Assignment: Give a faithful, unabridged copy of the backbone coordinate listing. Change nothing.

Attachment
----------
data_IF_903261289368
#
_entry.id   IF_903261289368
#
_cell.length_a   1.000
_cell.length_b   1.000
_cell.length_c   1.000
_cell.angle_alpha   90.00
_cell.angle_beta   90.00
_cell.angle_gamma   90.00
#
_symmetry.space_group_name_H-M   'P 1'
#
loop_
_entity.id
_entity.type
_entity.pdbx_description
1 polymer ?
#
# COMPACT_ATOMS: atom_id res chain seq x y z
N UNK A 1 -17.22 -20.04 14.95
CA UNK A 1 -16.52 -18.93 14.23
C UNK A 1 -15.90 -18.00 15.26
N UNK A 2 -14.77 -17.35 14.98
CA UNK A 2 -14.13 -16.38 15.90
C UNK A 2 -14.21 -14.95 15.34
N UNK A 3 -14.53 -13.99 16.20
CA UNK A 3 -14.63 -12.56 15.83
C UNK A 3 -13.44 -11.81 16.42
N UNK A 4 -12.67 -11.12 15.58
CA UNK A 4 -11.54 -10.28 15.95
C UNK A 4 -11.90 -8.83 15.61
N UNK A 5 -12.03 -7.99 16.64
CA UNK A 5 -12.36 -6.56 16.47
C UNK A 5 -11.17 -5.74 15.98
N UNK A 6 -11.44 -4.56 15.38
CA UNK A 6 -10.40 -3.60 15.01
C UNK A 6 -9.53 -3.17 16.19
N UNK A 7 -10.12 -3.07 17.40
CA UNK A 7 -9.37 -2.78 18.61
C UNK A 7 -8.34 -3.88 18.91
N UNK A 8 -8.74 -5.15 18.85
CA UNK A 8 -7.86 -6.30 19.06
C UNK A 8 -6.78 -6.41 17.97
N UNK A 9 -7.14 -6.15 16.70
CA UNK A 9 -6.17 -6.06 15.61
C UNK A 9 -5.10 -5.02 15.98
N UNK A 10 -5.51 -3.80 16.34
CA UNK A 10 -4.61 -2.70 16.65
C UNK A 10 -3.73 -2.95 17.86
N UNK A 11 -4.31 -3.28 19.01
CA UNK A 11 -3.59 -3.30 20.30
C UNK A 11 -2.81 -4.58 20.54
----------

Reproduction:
data_IF_903261289368
#
_entry.id   IF_903261289368
#
_cell.length_a   1.000
_cell.length_b   1.000
_cell.length_c   1.000
_cell.angle_alpha   90.00
_cell.angle_beta   90.00
_cell.angle_gamma   90.00
#
_symmetry.space_group_name_H-M   'P 1'
#
loop_
_entity.id
_entity.type
_entity.pdbx_description
1 polymer ?
#
# COMPACT_ATOMS: atom_id res chain seq x y z
N UNK A 1 -17.22 -20.04 14.95
CA UNK A 1 -16.52 -18.93 14.23
C UNK A 1 -15.90 -18.00 15.26
N UNK A 2 -14.77 -17.35 14.98
CA UNK A 2 -14.13 -16.38 15.90
C UNK A 2 -14.21 -14.95 15.34
N UNK A 3 -14.53 -13.99 16.20
CA UNK A 3 -14.63 -12.56 15.83
C UNK A 3 -13.44 -11.81 16.42
N UNK A 4 -12.67 -11.12 15.58
CA UNK A 4 -11.54 -10.28 15.95
C UNK A 4 -11.90 -8.83 15.61
N UNK A 5 -12.03 -7.99 16.64
CA UNK A 5 -12.36 -6.56 16.47
C UNK A 5 -11.17 -5.74 15.98
N UNK A 6 -11.44 -4.56 15.38
CA UNK A 6 -10.40 -3.60 15.01
C UNK A 6 -9.53 -3.17 16.19
N UNK A 7 -10.12 -3.07 17.40
CA UNK A 7 -9.37 -2.78 18.61
C UNK A 7 -8.34 -3.88 18.91
N UNK A 8 -8.74 -5.15 18.85
CA UNK A 8 -7.86 -6.30 19.06
C UNK A 8 -6.78 -6.41 17.97
N UNK A 9 -7.14 -6.15 16.70
CA UNK A 9 -6.17 -6.06 15.61
C UNK A 9 -5.10 -5.02 15.98
N UNK A 10 -5.51 -3.80 16.34
CA UNK A 10 -4.61 -2.70 16.65
C UNK A 10 -3.73 -2.95 17.86
N UNK A 11 -4.31 -3.28 19.01
CA UNK A 11 -3.59 -3.30 20.30
C UNK A 11 -2.81 -4.58 20.54